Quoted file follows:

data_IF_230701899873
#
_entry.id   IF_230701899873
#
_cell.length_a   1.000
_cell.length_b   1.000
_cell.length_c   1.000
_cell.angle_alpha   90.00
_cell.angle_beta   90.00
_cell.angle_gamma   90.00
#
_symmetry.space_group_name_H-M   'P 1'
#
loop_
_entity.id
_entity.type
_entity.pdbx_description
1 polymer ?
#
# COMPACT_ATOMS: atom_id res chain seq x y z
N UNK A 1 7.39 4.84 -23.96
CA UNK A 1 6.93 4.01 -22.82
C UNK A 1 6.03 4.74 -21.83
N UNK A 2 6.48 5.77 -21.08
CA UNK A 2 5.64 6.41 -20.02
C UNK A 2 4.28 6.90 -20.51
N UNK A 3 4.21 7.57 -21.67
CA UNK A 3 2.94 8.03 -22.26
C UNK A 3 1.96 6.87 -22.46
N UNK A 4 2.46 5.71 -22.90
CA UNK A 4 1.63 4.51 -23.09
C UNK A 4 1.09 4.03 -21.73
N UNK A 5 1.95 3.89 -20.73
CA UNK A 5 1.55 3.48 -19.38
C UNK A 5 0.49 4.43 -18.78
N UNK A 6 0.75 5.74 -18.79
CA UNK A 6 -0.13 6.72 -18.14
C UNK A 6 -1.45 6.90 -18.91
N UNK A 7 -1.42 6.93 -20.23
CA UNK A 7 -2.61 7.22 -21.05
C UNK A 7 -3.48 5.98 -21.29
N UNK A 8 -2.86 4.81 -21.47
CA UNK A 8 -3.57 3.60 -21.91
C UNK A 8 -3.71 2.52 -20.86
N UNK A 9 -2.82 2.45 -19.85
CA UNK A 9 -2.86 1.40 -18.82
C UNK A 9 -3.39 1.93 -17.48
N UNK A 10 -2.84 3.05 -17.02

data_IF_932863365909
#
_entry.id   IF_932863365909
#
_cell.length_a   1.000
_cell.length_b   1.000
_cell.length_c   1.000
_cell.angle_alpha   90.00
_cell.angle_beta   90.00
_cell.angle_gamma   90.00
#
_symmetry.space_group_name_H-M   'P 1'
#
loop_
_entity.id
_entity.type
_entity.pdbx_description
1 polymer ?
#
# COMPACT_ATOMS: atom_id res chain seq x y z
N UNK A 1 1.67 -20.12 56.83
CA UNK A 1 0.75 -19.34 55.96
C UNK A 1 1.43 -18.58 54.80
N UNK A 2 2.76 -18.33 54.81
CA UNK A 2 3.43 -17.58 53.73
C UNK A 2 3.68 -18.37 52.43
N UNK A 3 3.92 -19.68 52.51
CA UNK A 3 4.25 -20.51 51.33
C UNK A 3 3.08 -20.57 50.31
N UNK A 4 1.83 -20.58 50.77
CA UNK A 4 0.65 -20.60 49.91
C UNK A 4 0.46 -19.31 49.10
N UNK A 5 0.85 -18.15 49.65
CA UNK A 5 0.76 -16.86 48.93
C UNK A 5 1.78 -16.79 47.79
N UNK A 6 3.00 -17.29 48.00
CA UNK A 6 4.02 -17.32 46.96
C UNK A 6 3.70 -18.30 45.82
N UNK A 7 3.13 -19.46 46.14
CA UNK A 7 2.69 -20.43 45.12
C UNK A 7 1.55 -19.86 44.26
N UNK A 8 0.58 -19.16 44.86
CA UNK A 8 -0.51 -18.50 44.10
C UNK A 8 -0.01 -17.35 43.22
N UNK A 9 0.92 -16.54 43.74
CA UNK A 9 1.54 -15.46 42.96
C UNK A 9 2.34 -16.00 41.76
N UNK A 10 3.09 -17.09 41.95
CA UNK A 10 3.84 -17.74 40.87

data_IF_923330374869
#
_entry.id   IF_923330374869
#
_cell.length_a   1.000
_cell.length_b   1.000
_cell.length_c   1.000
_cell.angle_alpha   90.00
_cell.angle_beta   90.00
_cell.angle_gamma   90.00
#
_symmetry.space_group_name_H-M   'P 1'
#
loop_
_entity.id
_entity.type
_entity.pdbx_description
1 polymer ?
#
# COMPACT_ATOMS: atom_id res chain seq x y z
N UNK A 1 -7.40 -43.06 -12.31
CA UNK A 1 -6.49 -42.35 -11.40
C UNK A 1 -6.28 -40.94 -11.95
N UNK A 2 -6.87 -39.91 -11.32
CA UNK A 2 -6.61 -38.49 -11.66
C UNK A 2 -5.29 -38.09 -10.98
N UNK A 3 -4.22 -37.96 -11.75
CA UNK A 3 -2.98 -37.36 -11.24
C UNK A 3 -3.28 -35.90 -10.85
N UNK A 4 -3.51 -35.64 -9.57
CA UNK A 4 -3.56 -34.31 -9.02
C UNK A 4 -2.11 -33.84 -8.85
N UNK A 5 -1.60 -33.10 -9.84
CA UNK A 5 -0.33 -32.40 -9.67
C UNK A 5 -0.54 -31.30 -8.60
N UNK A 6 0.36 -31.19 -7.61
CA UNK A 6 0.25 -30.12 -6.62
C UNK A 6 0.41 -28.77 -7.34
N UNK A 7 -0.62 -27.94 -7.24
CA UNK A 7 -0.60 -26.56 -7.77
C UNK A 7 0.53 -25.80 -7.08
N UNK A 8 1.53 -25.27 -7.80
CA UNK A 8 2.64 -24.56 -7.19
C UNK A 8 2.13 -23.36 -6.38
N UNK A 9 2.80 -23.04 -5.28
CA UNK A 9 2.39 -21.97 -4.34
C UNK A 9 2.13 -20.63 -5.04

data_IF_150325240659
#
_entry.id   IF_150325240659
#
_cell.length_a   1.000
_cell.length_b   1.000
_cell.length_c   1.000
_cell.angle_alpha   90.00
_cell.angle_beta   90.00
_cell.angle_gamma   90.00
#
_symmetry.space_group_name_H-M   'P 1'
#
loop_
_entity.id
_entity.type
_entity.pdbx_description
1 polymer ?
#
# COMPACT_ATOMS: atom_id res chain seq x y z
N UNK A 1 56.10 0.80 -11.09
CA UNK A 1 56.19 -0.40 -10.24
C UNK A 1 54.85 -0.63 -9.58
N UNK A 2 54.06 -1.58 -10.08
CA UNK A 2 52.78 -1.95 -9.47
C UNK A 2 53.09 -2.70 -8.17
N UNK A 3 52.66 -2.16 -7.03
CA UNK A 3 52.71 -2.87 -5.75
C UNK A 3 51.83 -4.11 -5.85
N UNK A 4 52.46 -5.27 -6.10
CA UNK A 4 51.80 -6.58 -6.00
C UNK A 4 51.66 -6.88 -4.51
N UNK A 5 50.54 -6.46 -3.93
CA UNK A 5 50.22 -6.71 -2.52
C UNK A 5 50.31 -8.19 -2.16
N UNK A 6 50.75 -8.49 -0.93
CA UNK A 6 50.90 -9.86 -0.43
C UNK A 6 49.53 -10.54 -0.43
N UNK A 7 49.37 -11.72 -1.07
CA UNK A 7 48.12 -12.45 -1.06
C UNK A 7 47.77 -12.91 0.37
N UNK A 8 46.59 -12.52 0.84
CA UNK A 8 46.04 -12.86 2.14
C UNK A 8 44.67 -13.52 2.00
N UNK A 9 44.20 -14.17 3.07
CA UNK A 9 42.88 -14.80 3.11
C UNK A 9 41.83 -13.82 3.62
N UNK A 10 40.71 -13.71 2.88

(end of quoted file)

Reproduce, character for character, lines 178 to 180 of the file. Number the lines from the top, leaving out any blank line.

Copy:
CA UNK A 5 50.22 -6.71 -2.52
C UNK A 5 50.31 -8.19 -2.16
N UNK A 6 50.75 -8.49 -0.93